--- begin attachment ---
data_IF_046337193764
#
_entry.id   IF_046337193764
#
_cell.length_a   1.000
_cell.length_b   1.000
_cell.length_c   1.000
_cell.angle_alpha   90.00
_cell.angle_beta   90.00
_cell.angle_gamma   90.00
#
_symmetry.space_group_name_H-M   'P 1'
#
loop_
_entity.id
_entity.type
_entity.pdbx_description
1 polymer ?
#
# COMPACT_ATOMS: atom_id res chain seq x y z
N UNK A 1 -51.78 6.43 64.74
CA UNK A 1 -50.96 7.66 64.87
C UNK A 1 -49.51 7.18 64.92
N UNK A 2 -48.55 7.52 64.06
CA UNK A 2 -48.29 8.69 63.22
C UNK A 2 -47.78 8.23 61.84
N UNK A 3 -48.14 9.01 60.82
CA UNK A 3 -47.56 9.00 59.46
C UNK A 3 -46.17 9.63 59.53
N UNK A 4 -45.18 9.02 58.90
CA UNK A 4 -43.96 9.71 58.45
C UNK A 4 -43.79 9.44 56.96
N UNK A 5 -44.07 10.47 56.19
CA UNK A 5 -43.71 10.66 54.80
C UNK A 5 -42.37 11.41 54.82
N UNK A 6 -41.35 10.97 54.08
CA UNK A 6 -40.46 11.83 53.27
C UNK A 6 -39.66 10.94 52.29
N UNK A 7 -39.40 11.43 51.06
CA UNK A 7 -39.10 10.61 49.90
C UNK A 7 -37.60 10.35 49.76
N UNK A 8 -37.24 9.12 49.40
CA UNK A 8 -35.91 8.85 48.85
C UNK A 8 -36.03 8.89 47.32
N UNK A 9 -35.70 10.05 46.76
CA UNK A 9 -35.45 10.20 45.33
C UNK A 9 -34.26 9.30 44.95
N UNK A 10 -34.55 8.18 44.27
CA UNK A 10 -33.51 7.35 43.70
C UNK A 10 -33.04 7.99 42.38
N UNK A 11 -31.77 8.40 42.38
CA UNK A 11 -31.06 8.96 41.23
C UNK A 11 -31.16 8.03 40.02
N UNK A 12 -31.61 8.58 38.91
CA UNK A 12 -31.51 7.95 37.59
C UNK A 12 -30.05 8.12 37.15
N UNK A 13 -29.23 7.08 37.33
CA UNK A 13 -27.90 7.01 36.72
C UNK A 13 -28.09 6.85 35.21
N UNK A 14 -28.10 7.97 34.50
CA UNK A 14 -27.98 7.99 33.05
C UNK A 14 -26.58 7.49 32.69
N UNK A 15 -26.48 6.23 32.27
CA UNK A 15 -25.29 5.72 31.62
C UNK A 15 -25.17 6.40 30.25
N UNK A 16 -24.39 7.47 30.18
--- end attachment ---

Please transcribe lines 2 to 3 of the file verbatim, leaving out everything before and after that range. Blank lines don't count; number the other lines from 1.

#
_entry.id   IF_046337193764